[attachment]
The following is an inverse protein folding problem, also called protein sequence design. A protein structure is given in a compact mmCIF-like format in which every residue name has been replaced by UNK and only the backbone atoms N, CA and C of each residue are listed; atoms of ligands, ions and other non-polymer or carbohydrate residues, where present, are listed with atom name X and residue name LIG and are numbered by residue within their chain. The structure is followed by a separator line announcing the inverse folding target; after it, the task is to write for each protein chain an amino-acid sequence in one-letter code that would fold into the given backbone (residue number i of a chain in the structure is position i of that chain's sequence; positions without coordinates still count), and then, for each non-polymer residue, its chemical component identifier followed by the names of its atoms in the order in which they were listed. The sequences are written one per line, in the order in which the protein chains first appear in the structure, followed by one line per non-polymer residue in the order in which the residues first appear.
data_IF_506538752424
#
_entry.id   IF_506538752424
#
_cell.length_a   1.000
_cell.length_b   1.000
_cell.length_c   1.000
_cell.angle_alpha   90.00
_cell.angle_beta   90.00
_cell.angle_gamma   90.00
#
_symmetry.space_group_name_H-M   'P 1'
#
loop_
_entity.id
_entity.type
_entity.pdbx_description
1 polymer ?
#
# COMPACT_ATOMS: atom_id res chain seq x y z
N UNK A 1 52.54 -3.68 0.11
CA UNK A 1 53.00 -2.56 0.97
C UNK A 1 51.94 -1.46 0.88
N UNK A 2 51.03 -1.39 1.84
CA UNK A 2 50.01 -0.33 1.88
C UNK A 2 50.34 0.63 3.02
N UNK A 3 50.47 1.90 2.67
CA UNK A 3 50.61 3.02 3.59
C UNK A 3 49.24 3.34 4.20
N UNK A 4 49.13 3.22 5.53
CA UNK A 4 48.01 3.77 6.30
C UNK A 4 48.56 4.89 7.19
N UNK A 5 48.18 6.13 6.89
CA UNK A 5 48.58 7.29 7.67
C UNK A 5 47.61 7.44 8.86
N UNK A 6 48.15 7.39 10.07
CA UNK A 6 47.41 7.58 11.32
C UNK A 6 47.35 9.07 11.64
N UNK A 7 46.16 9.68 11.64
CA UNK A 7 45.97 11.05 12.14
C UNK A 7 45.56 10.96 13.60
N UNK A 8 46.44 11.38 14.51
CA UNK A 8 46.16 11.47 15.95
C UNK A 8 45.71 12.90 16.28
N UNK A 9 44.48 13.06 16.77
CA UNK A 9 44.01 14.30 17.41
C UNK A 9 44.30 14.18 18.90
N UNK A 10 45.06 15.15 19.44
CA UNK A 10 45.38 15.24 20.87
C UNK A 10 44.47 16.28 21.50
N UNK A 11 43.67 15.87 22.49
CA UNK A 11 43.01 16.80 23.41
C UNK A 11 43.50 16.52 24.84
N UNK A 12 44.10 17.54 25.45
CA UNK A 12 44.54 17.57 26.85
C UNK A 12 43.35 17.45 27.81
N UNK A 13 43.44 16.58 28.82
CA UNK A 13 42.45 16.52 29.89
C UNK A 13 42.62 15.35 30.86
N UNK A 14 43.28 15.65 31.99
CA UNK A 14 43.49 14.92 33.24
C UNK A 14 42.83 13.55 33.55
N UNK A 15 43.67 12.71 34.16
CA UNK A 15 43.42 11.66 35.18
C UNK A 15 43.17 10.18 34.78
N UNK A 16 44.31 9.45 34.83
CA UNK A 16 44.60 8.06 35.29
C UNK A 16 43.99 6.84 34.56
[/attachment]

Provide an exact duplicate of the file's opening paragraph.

The following is an inverse protein folding problem, also called protein sequence design. A protein structure is given in a compact mmCIF-like format in which every residue name has been replaced by UNK and only the backbone atoms N, CA and C of each residue are listed; atoms of ligands, ions and other non-polymer or carbohydrate residues, where present, are listed with atom name X and residue name LIG and are numbered by residue within their chain. The structure is followed by a separator line announcing the inverse folding target; after it, the task is to write for each protein chain an amino-acid sequence in one-letter code that would fold into the given backbone (residue number i of a chain in the structure is position i of that chain's sequence; positions without coordinates still count), and then, for each non-polymer residue, its chemical component identifier followed by the names of its atoms in the order in which they were listed. The sequences are written one per line, in the order in which the protein chains first appear in the structure, followed by one line per non-polymer residue in the order in which the residues first appear.